Word History

The History of 'Girn'

'Girn' began as a spelling variant of 'grin', but quickly took on a meaning of its own

Grin developed from Old English grennian—a word related to Germanic grennen, meaning "to snarl," and Old Norse grenja, "to howl." Originally, the word referred to the showing of teeth in pain or anger. (Grinning in merriment or good humor didn't occur until toward the end of the Middle Ages—and presumably it developed from the notion of a forced or unnatural smile.) In Middle English, the word occurred in various spellings, such as gren and gryn. It wasn’t until the early 17th century that the modern form grin was established, and it is believed that the "i" is the result of phonetic development, much like how hint probably came about as an alteration of hent (an obsolete word referring to the act of seizing) and glint as an alteration of glenten (meaning "to move quickly and obliquely"). About the same time, a spelling variant of grin was also established: girn. Girn, however, did not follow the same sense development as grin.


'Girn', a variant of 'grin', means "to whine" or "to make a face."

In dialectal British, grin was spelled with the middle two letters transposed since at least the 13th century. Examples of early spellings are gyrn, gern, and girn, and for centuries, they were just as common as grin and its early forms. 16th-century poet Edmund Spenser, for instance, used grin, gren, and gerne at his discretion to create rhyme in The Second Part of the Faerie Queen.

To tear his flesh in pieces for his sin / Which when as Radigund there coming heard, / Her heart for rage did grate, and teeth did grin.

And some of Tygres, that did seeme to gren, And snar at all, that euer passed by: / But most of them were tongues of mortall men …

His face was ugly, and his countenance sterne … And gaped like a gulfe, when he did gerne.

British poets today still have the option to choose between grin and girn, especially if they are from northern England and Scotland, where girn flourishes as a variant of grin.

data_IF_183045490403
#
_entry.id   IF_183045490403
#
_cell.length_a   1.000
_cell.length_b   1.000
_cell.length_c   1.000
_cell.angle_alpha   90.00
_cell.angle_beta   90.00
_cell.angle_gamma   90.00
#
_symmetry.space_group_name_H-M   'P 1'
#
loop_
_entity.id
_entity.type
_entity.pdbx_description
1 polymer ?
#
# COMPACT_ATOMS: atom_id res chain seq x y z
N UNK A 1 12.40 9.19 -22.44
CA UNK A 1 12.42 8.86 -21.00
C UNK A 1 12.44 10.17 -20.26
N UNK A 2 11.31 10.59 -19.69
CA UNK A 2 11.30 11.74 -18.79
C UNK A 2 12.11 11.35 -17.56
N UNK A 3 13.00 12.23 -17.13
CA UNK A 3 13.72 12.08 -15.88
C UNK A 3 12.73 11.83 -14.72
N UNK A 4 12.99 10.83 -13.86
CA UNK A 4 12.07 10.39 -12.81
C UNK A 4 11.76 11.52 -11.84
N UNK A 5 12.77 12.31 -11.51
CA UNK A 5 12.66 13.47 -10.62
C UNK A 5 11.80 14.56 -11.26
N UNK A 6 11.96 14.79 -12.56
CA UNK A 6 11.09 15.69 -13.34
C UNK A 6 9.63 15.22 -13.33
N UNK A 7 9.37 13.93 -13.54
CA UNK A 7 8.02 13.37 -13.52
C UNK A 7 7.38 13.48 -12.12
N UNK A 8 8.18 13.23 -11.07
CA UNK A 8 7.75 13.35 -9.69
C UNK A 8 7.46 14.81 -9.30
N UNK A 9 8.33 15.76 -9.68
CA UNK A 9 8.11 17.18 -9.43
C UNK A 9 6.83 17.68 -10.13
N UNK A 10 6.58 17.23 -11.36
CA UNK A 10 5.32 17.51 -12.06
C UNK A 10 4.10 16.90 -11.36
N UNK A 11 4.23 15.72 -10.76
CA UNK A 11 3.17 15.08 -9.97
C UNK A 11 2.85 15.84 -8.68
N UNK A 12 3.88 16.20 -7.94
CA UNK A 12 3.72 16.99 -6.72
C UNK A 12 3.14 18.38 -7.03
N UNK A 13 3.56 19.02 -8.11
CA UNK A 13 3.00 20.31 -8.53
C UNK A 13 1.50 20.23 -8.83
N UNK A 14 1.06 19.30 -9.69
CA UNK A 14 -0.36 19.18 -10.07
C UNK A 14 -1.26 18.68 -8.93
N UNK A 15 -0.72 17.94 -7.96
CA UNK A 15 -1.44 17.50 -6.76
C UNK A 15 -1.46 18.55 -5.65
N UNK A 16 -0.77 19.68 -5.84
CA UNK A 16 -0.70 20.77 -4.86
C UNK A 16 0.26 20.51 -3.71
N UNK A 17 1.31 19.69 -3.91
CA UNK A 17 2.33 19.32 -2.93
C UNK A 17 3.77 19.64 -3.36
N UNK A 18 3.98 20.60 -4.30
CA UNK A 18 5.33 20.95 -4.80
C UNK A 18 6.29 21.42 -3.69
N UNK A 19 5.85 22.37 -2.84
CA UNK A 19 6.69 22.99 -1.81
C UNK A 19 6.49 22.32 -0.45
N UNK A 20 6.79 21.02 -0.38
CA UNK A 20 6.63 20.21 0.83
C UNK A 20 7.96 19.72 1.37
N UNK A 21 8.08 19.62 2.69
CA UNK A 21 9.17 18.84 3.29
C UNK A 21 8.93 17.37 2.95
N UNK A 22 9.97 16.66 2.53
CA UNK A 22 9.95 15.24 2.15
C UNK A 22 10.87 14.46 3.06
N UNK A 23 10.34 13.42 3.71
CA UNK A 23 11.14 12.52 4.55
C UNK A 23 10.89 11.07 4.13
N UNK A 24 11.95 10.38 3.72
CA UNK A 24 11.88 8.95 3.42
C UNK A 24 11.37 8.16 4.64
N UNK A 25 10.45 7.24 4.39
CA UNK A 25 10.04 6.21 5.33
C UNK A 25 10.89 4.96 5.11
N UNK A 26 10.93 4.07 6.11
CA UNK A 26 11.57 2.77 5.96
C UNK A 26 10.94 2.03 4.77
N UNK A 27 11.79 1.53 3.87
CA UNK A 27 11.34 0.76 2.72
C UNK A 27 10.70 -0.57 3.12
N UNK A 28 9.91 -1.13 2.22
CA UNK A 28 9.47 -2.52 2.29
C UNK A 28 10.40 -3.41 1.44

Murray's body language on court has been fascinating. He mutters constantly and ferociously, he bangs his hands on the racket strings and he smiles or girns at his coaching team.
— Hugh MacDonald, The Sunday Herald, 30 May 2010

They could also use the word in its meanings of "to whine" and "to complain peevishly,” which first appear in the early 18th century and are not shared by grin.

Last week's Programme for Government debate in the Scottish Parliament was a perfect illustration of Sturgeon rolling her sleeves up while her Tory opponents girned to no purpose.
— Joan McAlpine, The Daily Record and Sunday Mail, 14 Sept. 2016

During the 16th century, both grin and girn came to mean "to smile," but for girn, that sense was short-lived: it fell into disuse by mid-18th century. In time, however, girn developed another sense distinct to itself that eventually became associated with making people grin from ear to ear; it developed the meaning of "to make a face" or "to distort one's features."

… they stretch out their faces, and make mouths, and girn at me, and whichever way I look, I see a face laughing….
— Sir Walter Scott, The Heart of Midlothian, 1818

This use of girn became widespread during the 19th century, and by the century's end, it was extended to the making of amusing faces, then to that action as a competitive activity.

Girnin-matches used to be a part of the local sports of Westmoreland. The person who could girn to the judge's satisfaction would get a quarter of a pound of tobacco for a prize.
The English Dialect Dictionary, 1900

People still girn for prizes today at all levels of competition, from contests at local fairs to world championships, but such acts are usually referred to by the dialectal variant gurn. For example, there is the World Gurning Championships at the Egremont Crab Fair in England (one of the oldest of its kind), where you can see contestants make faces—or rather, gurn—by doing things like projecting their lower jaws forward and up as far as possible and covering their upper lips with their lower lips. In British and Scottish vernacular, gurn is also applied in general to any eye-catching, jaw-dropping distortion of the face.

Showing off the impressive dexterity of her cheeks and forehead, the actress gurned, scowled and gazed wide-eyed into the abyss….
— Ashleigh Rainbird, The Daily Mirror, 4 Feb. 2017

These acts that gurn describe are not unique to the British and Scottish; we’ve all gurned to some degree for amusement. But how would a person convey the action of making faces in one word in American English? It seems gurn would be a useful (and fun) word to adopt into American English.

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